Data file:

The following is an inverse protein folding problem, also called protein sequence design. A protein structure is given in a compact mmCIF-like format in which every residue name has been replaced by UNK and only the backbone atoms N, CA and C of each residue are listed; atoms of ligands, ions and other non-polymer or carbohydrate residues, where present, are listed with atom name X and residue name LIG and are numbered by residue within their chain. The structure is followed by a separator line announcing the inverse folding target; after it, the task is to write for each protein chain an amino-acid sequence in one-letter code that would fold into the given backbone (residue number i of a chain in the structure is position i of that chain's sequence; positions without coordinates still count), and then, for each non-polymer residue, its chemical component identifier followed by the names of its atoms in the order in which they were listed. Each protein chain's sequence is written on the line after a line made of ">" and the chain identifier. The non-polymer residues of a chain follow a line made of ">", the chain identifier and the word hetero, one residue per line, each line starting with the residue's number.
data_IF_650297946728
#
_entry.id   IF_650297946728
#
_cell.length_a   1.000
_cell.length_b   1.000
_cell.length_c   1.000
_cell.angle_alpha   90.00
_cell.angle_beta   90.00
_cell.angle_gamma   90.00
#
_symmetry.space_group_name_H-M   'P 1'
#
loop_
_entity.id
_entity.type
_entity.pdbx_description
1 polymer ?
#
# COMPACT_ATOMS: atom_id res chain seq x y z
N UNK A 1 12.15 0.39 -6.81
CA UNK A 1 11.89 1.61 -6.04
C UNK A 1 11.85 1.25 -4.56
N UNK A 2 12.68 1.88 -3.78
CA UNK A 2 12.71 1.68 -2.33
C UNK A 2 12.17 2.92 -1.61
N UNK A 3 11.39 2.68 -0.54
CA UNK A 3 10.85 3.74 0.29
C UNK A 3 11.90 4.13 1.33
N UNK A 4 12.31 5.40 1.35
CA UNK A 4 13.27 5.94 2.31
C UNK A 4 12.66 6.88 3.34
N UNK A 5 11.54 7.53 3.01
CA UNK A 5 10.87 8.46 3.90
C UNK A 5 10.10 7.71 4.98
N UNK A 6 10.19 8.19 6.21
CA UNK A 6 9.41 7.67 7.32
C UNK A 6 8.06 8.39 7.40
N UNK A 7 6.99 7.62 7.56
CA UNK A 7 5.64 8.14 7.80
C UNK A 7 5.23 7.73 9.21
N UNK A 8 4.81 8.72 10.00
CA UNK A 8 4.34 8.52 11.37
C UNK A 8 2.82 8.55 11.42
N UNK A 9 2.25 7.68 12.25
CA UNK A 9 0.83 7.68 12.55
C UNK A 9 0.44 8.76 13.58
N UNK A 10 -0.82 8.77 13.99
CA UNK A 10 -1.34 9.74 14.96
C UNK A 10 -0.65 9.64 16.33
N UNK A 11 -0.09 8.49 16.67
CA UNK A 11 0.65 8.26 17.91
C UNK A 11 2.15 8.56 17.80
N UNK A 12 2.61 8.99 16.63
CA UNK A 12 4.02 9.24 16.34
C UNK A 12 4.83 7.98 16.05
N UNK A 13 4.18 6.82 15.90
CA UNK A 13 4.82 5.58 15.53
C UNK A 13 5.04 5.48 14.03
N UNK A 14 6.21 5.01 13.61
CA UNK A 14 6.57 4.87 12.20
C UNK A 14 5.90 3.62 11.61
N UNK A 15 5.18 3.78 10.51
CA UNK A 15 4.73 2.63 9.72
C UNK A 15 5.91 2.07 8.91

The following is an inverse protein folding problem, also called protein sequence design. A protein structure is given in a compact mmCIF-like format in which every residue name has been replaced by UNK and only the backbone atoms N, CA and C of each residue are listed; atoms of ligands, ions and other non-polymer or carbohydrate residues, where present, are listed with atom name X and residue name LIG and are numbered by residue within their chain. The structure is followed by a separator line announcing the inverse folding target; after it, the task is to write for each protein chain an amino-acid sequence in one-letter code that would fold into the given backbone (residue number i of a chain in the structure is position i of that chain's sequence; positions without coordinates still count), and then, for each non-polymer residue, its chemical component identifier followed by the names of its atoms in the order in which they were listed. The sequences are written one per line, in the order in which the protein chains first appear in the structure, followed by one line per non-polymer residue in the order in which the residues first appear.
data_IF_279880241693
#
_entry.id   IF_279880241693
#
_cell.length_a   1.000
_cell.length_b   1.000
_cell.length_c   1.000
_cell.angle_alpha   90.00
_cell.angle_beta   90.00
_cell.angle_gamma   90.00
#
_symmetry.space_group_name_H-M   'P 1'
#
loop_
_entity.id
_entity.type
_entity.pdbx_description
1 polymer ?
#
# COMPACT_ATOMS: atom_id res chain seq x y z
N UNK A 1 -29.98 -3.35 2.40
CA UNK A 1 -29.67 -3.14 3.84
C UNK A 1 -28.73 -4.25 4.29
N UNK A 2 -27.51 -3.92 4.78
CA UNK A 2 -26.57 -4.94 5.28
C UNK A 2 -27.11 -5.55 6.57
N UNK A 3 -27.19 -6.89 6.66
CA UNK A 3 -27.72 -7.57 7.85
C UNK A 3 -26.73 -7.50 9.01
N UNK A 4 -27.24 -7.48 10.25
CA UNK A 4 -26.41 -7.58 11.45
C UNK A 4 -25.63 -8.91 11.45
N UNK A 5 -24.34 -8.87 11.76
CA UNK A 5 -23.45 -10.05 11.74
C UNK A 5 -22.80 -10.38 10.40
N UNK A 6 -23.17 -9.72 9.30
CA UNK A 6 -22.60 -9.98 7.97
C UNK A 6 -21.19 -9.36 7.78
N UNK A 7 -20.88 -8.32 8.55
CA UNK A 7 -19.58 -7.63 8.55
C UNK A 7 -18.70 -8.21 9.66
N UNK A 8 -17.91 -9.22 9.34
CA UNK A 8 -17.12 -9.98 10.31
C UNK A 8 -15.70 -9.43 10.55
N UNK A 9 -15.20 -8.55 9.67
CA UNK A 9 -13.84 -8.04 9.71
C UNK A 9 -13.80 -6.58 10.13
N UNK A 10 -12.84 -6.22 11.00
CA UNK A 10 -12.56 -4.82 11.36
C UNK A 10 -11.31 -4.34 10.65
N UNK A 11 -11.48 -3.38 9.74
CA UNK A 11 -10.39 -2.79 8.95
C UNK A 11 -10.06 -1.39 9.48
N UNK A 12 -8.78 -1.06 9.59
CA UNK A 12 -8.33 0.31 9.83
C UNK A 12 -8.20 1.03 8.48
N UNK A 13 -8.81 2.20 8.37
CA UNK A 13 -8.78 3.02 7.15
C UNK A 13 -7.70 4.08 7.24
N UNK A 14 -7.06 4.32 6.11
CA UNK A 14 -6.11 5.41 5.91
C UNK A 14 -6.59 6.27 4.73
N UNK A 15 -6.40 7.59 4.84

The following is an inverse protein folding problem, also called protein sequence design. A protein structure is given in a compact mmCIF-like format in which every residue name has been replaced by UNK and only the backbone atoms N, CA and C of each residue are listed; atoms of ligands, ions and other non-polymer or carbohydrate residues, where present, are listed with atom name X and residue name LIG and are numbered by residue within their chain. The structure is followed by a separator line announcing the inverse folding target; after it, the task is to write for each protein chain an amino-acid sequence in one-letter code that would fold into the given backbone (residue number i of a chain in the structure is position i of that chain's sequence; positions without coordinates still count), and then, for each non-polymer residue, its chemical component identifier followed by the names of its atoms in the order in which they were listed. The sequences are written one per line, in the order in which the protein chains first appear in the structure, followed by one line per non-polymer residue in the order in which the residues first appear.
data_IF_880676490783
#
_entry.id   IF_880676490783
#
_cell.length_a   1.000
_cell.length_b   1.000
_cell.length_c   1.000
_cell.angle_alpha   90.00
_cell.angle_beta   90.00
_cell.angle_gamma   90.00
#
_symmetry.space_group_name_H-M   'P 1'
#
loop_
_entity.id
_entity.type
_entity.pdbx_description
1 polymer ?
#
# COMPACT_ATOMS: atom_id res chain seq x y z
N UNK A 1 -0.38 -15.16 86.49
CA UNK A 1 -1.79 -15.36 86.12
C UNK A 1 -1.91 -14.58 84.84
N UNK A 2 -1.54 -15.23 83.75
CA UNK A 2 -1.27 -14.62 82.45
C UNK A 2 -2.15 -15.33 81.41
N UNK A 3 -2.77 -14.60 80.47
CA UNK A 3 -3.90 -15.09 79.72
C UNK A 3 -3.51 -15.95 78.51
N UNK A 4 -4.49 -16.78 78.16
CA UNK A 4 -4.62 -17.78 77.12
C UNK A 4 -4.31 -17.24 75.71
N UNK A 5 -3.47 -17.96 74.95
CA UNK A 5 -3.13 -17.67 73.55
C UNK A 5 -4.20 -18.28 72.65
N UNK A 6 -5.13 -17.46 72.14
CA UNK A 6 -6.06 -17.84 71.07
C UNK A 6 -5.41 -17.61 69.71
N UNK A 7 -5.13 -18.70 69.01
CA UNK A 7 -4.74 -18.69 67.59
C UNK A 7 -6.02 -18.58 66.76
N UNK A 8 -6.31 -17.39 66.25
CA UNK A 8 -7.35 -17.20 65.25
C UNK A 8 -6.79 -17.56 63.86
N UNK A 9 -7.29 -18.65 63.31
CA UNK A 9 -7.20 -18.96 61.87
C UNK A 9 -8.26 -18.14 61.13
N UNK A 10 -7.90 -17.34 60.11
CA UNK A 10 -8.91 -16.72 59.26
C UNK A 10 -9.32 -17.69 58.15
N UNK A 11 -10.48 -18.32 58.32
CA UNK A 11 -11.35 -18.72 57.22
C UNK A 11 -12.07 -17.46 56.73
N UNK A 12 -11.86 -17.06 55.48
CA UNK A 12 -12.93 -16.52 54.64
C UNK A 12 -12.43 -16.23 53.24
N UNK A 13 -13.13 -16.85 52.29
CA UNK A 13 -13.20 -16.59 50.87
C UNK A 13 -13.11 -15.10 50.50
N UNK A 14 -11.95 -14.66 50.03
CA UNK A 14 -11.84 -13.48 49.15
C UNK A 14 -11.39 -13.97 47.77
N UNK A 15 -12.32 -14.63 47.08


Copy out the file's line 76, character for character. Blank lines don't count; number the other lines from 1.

_cell.angle_beta   90.00